3D Animation Workshop: Lesson 20: Metal and Mirrors | 3
Lesson 20 - Metal and Mirrors - Part 3
True reflectivity, as opposed to specularity, is the reflection of the colors of the surfaces of other objects in the scene. The extreme example, of course, is a mirror. The better the mirror, the less it's own surface characteristic are visible, and mirrors are used in interior design to fool the visitor with the illusion of depth and space.
With reflectivity we first encounter the important concept of ray tracing. We will develop this concept quite a bit as we go on, but for the present it is enough to understand that ray tracing is a rendering method that accounts for the interaction of light between different objects in the scene. Thus ray tracing is used define shadows that objects cast on each other, to draw reflections that objects project on each other, and to account for the diffraction of light from an object seen through a transparent or translucent object.
We had a glancing look at ray-traced reflections back in Lesson 17, when we made the counter top in our scene reflective. Where a mirror-like effect on a flat surface is required, true ray-traced reflections must be used. But the ray tracing of reflections is extremely computationally intensive and produces long render times. This is not such an important issue with the spoon in our scene because the surface area is small. But a curved metallic surface like the spoon distorts reflections so greatly that true ray-traced reflections may not be necessary and may not even be satisfactory.
Here is the spoon with ray-traced reflections.
Ray tracing results can differ markedly between rendering engines, but this result in Lightwave is curious. It is satisfying in that the reflection patterns follow and reinforce surface curvature of the spoon. But it is also a bit too bold, with too much contrast between the darker and lighter areas and not enough gradation. If the object was small enough in the scene, this might be an asset, but here it is not convincing.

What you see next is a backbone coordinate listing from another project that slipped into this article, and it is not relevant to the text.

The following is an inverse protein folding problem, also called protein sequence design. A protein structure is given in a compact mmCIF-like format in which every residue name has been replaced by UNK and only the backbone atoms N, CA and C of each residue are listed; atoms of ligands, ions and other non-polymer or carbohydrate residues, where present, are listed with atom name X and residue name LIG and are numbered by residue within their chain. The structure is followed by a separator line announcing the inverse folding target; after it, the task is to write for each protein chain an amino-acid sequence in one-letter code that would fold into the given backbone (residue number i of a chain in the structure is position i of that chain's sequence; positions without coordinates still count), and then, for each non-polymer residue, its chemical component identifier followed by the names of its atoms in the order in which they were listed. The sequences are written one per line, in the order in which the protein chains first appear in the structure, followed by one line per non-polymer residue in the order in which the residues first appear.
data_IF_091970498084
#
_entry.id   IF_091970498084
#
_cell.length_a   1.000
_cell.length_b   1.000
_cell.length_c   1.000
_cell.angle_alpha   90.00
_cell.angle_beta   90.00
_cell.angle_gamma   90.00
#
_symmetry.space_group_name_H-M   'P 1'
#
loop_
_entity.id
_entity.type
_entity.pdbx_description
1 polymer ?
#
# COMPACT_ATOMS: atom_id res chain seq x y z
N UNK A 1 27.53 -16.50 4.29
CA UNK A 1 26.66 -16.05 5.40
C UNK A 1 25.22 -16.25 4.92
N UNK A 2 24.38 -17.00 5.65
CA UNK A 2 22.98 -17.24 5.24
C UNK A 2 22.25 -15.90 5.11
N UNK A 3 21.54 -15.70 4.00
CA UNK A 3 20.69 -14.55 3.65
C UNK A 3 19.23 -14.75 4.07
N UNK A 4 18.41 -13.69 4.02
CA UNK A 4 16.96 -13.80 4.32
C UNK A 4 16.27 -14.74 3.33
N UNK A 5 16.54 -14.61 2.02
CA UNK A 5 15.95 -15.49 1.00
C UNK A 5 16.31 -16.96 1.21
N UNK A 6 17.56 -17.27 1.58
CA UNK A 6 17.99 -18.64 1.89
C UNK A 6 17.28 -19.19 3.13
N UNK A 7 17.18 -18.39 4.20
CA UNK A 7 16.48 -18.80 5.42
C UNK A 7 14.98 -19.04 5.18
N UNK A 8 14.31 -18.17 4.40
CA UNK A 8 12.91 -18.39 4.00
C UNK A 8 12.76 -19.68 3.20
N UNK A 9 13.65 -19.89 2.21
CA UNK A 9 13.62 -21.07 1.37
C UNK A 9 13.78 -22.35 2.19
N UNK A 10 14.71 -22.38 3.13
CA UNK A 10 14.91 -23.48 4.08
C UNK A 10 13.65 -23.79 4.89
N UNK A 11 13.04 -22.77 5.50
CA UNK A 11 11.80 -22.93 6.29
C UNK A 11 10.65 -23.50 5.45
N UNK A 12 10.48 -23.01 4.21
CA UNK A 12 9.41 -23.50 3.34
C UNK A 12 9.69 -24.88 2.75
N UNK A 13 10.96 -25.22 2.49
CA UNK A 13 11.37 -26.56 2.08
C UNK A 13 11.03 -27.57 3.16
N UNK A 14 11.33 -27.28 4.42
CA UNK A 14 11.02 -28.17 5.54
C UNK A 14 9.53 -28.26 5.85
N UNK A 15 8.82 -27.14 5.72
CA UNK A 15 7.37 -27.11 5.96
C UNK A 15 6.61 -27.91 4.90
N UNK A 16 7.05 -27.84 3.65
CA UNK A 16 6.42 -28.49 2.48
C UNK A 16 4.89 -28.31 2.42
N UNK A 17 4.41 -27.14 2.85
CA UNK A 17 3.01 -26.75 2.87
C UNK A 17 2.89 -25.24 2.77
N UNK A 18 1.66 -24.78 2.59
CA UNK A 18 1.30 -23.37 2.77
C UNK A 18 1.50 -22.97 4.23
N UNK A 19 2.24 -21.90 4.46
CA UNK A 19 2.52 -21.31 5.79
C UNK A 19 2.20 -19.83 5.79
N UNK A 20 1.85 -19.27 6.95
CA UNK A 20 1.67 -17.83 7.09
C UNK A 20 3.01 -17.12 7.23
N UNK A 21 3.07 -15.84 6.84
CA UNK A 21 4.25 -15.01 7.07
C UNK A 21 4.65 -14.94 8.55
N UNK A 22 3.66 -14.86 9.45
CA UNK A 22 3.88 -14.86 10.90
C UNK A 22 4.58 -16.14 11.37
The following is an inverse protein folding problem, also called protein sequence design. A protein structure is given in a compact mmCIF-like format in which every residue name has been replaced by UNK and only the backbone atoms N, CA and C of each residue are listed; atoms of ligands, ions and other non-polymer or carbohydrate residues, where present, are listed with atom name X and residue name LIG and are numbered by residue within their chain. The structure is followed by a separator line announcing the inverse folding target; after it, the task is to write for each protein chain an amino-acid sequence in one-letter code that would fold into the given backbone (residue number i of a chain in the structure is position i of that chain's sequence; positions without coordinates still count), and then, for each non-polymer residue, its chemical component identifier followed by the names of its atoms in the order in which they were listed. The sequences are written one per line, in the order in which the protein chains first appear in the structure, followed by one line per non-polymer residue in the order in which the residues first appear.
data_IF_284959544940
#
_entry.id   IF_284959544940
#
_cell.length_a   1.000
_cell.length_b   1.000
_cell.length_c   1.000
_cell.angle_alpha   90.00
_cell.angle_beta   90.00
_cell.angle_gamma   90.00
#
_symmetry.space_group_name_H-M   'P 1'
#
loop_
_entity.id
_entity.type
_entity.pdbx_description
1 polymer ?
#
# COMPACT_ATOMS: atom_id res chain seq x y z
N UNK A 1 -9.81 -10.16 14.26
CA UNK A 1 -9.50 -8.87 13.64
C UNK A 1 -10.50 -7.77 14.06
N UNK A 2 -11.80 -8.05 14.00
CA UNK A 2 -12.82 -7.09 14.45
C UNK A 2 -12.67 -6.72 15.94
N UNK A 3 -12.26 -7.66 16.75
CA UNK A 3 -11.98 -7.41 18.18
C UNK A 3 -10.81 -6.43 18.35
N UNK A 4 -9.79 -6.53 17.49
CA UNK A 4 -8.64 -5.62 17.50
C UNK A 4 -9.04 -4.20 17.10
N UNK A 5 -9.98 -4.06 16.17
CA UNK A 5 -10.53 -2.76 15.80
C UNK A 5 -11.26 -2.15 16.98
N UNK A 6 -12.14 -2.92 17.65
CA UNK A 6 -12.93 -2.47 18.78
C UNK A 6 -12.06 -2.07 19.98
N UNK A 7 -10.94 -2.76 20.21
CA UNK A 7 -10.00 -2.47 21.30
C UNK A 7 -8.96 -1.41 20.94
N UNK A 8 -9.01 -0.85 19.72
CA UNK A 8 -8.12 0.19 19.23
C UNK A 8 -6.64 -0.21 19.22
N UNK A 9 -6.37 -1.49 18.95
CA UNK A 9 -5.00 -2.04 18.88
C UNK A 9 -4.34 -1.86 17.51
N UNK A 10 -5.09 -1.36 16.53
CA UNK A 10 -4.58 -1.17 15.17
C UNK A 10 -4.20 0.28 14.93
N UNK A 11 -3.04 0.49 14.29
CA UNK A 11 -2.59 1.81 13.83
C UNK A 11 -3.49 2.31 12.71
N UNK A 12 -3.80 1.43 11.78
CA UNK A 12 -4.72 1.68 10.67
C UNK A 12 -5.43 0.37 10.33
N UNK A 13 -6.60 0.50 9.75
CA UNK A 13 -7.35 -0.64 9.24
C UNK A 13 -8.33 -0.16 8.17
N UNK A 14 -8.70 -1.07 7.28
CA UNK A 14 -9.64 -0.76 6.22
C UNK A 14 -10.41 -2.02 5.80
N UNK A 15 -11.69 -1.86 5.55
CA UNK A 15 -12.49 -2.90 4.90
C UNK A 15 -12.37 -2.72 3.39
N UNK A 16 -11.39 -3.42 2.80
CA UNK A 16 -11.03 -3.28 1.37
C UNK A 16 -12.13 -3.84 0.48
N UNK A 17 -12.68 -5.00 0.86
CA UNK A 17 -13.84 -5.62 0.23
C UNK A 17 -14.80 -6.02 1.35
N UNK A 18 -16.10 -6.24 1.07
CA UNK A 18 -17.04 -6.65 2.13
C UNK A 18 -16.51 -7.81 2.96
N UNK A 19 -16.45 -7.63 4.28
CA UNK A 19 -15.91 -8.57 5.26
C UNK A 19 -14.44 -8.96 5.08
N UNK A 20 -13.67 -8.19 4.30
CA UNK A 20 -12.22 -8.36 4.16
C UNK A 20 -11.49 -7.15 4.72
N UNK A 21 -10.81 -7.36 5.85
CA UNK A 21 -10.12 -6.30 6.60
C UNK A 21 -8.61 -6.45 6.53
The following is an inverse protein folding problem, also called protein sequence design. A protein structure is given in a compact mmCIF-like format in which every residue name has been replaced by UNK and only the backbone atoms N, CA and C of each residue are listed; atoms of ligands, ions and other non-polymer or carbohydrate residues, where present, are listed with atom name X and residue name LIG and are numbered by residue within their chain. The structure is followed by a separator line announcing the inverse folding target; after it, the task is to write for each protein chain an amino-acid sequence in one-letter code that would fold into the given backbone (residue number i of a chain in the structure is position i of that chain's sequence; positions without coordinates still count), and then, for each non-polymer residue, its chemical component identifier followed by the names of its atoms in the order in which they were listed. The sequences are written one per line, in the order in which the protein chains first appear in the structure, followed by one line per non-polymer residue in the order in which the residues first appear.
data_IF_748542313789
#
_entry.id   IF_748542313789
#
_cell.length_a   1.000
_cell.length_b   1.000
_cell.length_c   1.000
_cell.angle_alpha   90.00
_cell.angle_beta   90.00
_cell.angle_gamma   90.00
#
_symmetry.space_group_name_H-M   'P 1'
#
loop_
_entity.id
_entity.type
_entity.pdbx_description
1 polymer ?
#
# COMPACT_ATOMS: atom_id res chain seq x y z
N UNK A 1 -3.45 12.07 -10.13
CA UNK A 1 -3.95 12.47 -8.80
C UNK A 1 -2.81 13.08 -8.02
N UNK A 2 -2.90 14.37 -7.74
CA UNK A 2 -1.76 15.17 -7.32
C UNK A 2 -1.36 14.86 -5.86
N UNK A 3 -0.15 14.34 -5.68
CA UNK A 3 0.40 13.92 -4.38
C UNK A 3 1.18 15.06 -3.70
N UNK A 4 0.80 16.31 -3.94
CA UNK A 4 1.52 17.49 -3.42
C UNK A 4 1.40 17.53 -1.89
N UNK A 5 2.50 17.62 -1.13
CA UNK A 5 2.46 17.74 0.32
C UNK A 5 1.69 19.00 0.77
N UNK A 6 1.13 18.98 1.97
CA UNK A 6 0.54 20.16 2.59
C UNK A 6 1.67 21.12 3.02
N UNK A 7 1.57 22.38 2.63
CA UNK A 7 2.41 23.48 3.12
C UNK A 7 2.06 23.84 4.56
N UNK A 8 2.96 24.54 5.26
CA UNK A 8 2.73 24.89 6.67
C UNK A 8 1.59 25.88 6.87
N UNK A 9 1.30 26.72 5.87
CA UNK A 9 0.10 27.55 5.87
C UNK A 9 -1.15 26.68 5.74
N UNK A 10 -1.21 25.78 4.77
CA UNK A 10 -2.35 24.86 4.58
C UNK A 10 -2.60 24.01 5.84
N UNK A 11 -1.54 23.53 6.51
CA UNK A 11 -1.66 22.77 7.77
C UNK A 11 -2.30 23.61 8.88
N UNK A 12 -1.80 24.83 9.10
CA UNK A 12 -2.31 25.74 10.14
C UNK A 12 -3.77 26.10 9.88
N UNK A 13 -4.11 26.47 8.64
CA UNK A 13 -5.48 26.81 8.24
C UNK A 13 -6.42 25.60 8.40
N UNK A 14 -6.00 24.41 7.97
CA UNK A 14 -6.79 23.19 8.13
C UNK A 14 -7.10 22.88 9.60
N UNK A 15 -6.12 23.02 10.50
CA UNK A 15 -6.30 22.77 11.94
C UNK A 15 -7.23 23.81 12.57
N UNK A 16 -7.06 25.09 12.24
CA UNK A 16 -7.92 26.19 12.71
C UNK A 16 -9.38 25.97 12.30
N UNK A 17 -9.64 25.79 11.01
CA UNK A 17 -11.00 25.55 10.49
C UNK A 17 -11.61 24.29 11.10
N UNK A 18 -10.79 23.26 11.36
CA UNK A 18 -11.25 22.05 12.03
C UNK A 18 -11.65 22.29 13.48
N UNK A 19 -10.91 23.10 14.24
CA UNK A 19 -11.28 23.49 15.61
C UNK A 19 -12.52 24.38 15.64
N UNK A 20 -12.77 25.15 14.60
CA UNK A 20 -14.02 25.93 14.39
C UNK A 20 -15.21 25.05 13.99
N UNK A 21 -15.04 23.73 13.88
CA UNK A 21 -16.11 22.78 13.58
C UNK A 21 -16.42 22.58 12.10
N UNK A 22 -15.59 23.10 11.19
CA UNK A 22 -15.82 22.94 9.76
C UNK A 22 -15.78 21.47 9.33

Compare it with our original spoon and examine the difference.
The original spoon used an image map with a random fractal pattern for the reflections, rather than ray tracing the reflections off the surfaces in the scene. Why would we want to do this? One reason, as here, is where the nature of the object is such that the viewer would not really expect to recognize the reflections from the surrounding scene, but will be visually satisfied with a pattern across the surface. Using the map decreases our rendering time and gives us a pleasing result.
Another and often more important reason for reflecting a map is to fix a particular reflection to a surface. For example, we may build a scene in which there are glass windows fronting out on the street. The windows should carry a pale reflection of a street scene outside. We don't necessarily want to go to the trouble of modeling all the objects on the street just so they can create a reflection that is mostly an atmospheric effect. A photograph of a street screen used as a reflection image will do the job perfectly. And even if we do intend to build reflected objects, they may not serve our reflection purposes when the scene is composed. If we want to be sure that a certain object is reflected in a window, it may be better to render a image of it and use that specific image for reflection, rather than trust to ray tracing reflections in the scene. In that way, the reflection can be precisely placed on the reflected surface. This is not a relevant consideration with our spoon, but can be very important in other instances.
Ray-traced reflections and the use of a reflected image need not be mutually exclusive, and perhaps the following combination of both techniques produces the best result.
The ray tracing contributes the sense of curvature we noted above, but the whole effect is softened by the random pattern from the map. And, of course, the map adds the illusion of beveling on the handle. It's a question of personal taste whether the little added realism here is an esthetic improvement.Next time, we will finish this project with a look at the hardest part--the glass beaker.
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Created: September 9, 1997
Revised: September 9, 1997